>>> A query selecting employees earning more than the average salary 
>>> could be:
>>> SELECT FROM Employee WHERE this.salary > averageSalary
>>>   VARIABLES float averageSalary = SELECT AVG(this.salary) FROM Employee
>>>
>>> But I still have problems with a correlated subquery. I'm looking 
>>> for a query selecting employees earning more than the average salary 
>>> of their department. The difference to the query above is that the 
>>> candidates collection of the subquery: the employees collection of 
>>> the department of the current employee and not the entire Employee 
>>> extent. Here are some ideas to stimulate the discussion, but I'm not 
>>> quite happy with these.
>>> (1) Use a collection variable in the FROM clause of the subquery:
>>>  SELECT FROM Employee WHERE this.salary > averageSalary
>>>   VARIABLES Collection emps = this.department.employees;
>>>      float averageSalary = SELECT AVG(this.salary) FROM emps
>>> One issue is that 'this' is ambiguous: I would think that 'this' 
>>> always refers to an instance of the inner most scope. But this means 
>>> the subquery cannot directly access a field of the outer query. So 
>>> the outer query declares a variable emps that may be used in the 
>>> inner query. Maybe we need a special syntax to access the 'this' 
>>> from the outer query.
>>>
>>> (2) The second form does not define any FROM clause, instead it uses 
>>> a variable bound to a collection field of the outer query:
>>> SELECT FROM Employee WHERE this.salary > averageSalary
>>>  VARIABLES Employee e;
>>>    float averageSalary = SELECT AVG(e.salary) WHERE 
>>> this.department.employees.contains(e)
>>> Since the subquery does not have a FROM clause, 'this' refers to the 
>>> current Employee from the outer query.
>>>
>>> BTW, this is the query as Java Persistence API Query (formerly EJB QL):
>>>  SELECT e FROM Employee e JOIN e.department d
>>>  WHERE e.salary > (SELECT AVG(e2.salary) FROM d.employees e2)
>>>
>>> About the open issue: using the assignment operator ("=") versus the 
>>> JDOQL keyword "AS": I vote for the assignment operator. The "AS" 
>>> keyword is used in the result expression of the form 'expr AS name'. 
>>> In a variable declaration it would have the form 'type name AS 
>>> expr'. It might be confusing that the variable declaration swaps the 
>>> order, because here the expr is right of the keyword, where it is on 
>>> the other side in the result expression.
>>>
>>> Regards Michael
>>>
>>>> Hi everyone,
>>>>
>>>> Here are 2 proposals discussed in the Fri 9 Jun JDO conference call
>>>> regarding support for subqueries in JDOQL, including single-string 
>>>> and Query
>>>> API enhancements, inspired by JPOX's proposed enhancement, 
>>>> documented in
>>>> JPOX JIRA issue CORE-2861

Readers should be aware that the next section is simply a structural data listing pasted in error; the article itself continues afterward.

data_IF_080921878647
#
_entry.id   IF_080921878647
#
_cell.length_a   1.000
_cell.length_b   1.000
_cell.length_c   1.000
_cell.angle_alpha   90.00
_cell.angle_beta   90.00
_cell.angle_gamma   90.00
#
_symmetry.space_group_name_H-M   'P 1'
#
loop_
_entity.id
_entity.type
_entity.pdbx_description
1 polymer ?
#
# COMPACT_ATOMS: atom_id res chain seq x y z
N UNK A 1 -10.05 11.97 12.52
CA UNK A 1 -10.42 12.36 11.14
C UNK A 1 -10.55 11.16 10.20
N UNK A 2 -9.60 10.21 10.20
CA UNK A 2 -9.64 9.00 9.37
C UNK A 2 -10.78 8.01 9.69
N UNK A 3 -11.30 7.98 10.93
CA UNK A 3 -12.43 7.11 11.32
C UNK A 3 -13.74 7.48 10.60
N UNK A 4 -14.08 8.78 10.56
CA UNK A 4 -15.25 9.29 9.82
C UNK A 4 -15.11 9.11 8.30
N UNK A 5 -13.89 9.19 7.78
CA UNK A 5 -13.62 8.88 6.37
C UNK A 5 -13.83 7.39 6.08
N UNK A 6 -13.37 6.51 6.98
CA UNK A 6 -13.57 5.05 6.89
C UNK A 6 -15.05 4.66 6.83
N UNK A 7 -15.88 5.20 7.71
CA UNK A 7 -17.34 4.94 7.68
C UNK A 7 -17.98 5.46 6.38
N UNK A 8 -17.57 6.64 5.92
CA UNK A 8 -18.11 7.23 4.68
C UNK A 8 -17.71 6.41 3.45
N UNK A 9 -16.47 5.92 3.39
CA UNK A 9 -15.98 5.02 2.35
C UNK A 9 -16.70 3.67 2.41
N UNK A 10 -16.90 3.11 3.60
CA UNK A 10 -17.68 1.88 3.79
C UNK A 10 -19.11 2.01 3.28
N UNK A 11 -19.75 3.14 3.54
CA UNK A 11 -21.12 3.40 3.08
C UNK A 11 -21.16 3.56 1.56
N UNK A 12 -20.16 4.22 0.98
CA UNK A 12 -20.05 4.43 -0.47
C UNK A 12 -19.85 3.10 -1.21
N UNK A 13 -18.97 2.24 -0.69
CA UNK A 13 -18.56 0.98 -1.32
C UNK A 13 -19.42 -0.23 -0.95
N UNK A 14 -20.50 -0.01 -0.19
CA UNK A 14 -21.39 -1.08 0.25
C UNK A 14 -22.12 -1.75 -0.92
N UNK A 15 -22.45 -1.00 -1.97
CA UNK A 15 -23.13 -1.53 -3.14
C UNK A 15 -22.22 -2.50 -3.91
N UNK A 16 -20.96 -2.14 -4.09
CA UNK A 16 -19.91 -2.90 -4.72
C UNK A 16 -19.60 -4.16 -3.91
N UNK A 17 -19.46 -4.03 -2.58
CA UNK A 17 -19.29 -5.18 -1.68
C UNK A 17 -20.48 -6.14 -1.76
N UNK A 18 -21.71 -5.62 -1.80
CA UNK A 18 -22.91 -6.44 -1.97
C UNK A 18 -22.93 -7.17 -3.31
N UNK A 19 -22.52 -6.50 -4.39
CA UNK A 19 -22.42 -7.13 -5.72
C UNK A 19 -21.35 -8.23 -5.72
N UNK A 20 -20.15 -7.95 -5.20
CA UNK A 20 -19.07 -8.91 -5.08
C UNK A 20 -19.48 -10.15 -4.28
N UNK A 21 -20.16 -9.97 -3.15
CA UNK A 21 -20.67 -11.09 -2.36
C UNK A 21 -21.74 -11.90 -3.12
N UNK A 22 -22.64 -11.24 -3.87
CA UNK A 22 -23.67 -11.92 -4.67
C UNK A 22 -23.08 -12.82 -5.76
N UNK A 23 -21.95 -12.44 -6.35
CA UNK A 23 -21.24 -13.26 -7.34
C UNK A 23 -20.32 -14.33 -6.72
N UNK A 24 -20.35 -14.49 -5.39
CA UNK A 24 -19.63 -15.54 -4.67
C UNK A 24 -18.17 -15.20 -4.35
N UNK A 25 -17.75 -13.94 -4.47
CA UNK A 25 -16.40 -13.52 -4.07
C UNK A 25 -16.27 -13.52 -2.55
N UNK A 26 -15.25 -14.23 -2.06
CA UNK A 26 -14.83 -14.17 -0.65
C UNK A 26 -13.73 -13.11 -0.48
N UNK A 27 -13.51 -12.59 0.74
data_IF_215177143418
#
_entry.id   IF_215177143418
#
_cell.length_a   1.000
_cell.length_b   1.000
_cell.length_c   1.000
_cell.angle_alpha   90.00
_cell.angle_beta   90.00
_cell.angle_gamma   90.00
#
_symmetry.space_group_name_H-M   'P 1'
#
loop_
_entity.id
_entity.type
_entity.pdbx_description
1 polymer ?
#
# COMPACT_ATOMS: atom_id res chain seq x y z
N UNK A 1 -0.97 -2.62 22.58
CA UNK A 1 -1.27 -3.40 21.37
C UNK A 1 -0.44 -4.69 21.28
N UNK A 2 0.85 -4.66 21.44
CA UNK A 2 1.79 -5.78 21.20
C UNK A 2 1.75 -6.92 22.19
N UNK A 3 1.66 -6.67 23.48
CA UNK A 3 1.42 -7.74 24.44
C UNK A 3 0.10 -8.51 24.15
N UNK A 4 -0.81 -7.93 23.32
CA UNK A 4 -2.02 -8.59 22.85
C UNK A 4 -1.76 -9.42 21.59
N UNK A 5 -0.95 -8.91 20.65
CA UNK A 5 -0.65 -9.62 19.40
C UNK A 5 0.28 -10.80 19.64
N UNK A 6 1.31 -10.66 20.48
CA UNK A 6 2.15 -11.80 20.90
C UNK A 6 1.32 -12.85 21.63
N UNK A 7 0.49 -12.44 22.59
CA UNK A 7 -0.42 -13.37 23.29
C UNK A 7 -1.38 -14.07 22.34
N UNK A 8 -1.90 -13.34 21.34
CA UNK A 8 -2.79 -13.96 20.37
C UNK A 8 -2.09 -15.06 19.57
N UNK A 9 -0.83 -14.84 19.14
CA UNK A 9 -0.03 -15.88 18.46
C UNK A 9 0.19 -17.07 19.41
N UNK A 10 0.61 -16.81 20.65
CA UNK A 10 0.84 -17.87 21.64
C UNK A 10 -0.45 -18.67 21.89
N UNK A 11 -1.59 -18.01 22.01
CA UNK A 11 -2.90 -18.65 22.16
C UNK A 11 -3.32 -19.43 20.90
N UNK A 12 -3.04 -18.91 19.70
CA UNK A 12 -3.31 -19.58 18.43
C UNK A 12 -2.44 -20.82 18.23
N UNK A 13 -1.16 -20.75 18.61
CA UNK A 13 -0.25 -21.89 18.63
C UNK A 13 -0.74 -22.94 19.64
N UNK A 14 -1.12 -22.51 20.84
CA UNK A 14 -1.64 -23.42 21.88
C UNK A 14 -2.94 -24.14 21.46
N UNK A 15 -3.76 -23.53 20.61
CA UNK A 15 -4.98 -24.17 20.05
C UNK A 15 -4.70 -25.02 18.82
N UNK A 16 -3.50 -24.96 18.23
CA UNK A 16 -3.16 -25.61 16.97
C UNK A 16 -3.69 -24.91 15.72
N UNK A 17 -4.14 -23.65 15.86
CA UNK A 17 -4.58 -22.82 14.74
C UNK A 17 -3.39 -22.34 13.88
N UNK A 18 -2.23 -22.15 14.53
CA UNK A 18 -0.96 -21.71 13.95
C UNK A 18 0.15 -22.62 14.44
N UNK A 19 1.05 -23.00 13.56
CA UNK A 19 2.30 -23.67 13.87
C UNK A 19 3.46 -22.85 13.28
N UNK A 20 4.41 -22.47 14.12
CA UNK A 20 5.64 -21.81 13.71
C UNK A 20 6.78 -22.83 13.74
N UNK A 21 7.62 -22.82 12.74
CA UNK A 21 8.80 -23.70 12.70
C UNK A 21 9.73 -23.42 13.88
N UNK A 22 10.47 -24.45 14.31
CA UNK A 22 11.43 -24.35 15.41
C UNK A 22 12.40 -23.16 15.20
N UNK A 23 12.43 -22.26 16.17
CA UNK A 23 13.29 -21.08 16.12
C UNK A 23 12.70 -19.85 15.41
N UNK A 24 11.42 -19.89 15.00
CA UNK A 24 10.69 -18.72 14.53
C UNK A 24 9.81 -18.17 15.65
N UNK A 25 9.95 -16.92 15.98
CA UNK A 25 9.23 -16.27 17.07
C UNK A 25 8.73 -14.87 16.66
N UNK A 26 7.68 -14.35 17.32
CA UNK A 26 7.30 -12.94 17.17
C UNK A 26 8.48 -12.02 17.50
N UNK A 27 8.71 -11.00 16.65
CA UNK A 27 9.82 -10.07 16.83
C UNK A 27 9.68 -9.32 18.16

>>>> (http://www.jpox.org/servlet/jira/browse/CORE-2861).  The string 
>>>> and API
>>>> enhancement proposals described here are designed to be used 
>>>> hand-in-hand,
>>>> as the folks on the call wanted to continue to provide compatible
>>>> string-based and API-based usages.  In a nutshell, both proposals 
>>>> hinge on
>>>> the use of the exising facility to declare JDOQL variables (not JDOQL
>>>> parameters) to bind subqueries to superqueries.
>>>>
>>>> Please read thoroughly, consider, and comment.
>>>>
>>>> --matthew
>>>>
>>>> PS:  Martin was on the hook to describe an alternative proposal 
>>>> based on a
>>>> future object pattern.  See separate proposal from him.
>>>>
>>>> <proposals>
>>>>
>>>> Query API support
>>>> =================
>>>> Proposal:  Introduce new method Query.addSubquery(String 
>>>> variableName, Query
>>>> subquery)
>>>>
>>>> This proposal entails utilizing the current Query API's 
>>>> declareVariables
>>>> facility and adding a method Query.addSubquery(String,Query) to 
>>>> support
>>>> subqueries.  Essentially, a subquery is bound to a superquery via a 
>>>> variable
>>>> declared for the superquery.  The implementation handles coercing the
>>>> subquery's result into the type of the variable(s) declared in the
>>>> superquery.  Queries can be nested to arbitrary levels.
>>>>
>>>> Example 1A:  Find people with above average income
>>>>
>>>> Query superquery1a = pm.newQuery("SELECT FROM Person WHERE income >
>>>> averageIncome");
>>>> superquery1a.declareVariables("BigDecimal averageIncome;");
>>>>
>>>> Query subquery1a = pm.newQuery("SELECT avg(income) FROM Person");
>>>> superquery1a.addSubquery("averageIncome", subquery1a); // binds 
>>>> subquery to
>>>> superquery
>>>>
>>>>
>>>> Example 2A:  Find average income of fathers using subquery
>>>>
>>>> Query superquery2a = pm.newQuery("SELECT avg(income) FROM fathers");
>>>> // in next line, Collection<Parent> derived from subquery
>>>> superquery2a.declareVariables("Collection fathers;");
>>>>
>>>> Query subquery2a = pm.newQuery("SELECT FROM Person WHERE gender == 
>>>> 'M' &&
>>>> children.size() > 0");
>>>> superquery2a.addSubquery("fathers", subquery2a); // binds subquery to
>>>> superquery
>>>>
>>>>
>>>> Example 3A:  Find average income of fathers using a single Query 
>>>> instance
>>>> Note:  this example's usage is required if the grammar 
>>>> specification of the
>>>> variables clause remains the same (as it currently is) in the API 
>>>> and string
>>>> forms (see JDO 2.0 spec sections 14.6.5 & 14.6.13).
>>>>
>>>> Query superquery3a = pm.newQuery("SELECT avg(income) FROM fathers");
>>>> // in next line, Collection<Parent> derived from subquery